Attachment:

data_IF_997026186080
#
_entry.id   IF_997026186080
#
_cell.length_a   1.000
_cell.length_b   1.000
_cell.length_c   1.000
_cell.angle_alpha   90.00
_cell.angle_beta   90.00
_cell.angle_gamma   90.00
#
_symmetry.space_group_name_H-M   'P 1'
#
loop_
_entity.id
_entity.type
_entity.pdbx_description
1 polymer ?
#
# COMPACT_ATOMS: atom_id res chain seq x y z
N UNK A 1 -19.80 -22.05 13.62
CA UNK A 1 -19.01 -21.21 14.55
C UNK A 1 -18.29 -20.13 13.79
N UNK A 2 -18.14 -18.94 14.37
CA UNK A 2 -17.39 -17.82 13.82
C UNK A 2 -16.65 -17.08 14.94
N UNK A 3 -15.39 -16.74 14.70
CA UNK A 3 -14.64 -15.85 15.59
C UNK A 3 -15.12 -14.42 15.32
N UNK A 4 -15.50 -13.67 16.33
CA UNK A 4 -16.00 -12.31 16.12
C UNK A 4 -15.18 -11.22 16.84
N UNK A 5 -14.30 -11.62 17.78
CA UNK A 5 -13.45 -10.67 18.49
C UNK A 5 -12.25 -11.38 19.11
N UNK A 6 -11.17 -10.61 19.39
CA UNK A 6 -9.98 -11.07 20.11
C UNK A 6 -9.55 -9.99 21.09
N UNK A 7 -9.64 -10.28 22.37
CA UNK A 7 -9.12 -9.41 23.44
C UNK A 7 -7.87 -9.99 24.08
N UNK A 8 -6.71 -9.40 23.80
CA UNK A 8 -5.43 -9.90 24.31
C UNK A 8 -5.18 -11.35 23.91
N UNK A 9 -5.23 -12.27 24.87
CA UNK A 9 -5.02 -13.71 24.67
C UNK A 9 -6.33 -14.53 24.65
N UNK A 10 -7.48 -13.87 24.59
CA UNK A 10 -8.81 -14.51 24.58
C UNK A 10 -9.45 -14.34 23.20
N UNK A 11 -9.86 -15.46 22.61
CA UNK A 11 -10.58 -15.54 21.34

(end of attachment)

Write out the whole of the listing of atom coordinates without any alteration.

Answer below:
data_IF_997026186080
#
_entry.id   IF_997026186080
#
_cell.length_a   1.000
_cell.length_b   1.000
_cell.length_c   1.000
_cell.angle_alpha   90.00
_cell.angle_beta   90.00
_cell.angle_gamma   90.00
#
_symmetry.space_group_name_H-M   'P 1'
#
loop_
_entity.id
_entity.type
_entity.pdbx_description
1 polymer ?
#
# COMPACT_ATOMS: atom_id res chain seq x y z
N UNK A 1 -19.80 -22.05 13.62
CA UNK A 1 -19.01 -21.21 14.55
C UNK A 1 -18.29 -20.13 13.79
N UNK A 2 -18.14 -18.94 14.37
CA UNK A 2 -17.39 -17.82 13.82
C UNK A 2 -16.65 -17.08 14.94
N UNK A 3 -15.39 -16.74 14.70
CA UNK A 3 -14.64 -15.85 15.59
C UNK A 3 -15.12 -14.42 15.32
N UNK A 4 -15.50 -13.67 16.33
CA UNK A 4 -16.00 -12.31 16.12
C UNK A 4 -15.18 -11.22 16.84
N UNK A 5 -14.30 -11.62 17.78
CA UNK A 5 -13.45 -10.67 18.49
C UNK A 5 -12.25 -11.38 19.11
N UNK A 6 -11.17 -10.61 19.39
CA UNK A 6 -9.98 -11.07 20.11
C UNK A 6 -9.55 -9.99 21.09
N UNK A 7 -9.64 -10.28 22.37
CA UNK A 7 -9.12 -9.41 23.44
C UNK A 7 -7.87 -9.99 24.08
N UNK A 8 -6.71 -9.40 23.80
CA UNK A 8 -5.43 -9.90 24.31
C UNK A 8 -5.18 -11.35 23.91
N UNK A 9 -5.23 -12.27 24.87
CA UNK A 9 -5.02 -13.71 24.67
C UNK A 9 -6.33 -14.53 24.65
N UNK A 10 -7.48 -13.87 24.59
CA UNK A 10 -8.81 -14.51 24.58
C UNK A 10 -9.45 -14.34 23.20
N UNK A 11 -9.86 -15.46 22.61
CA UNK A 11 -10.58 -15.54 21.34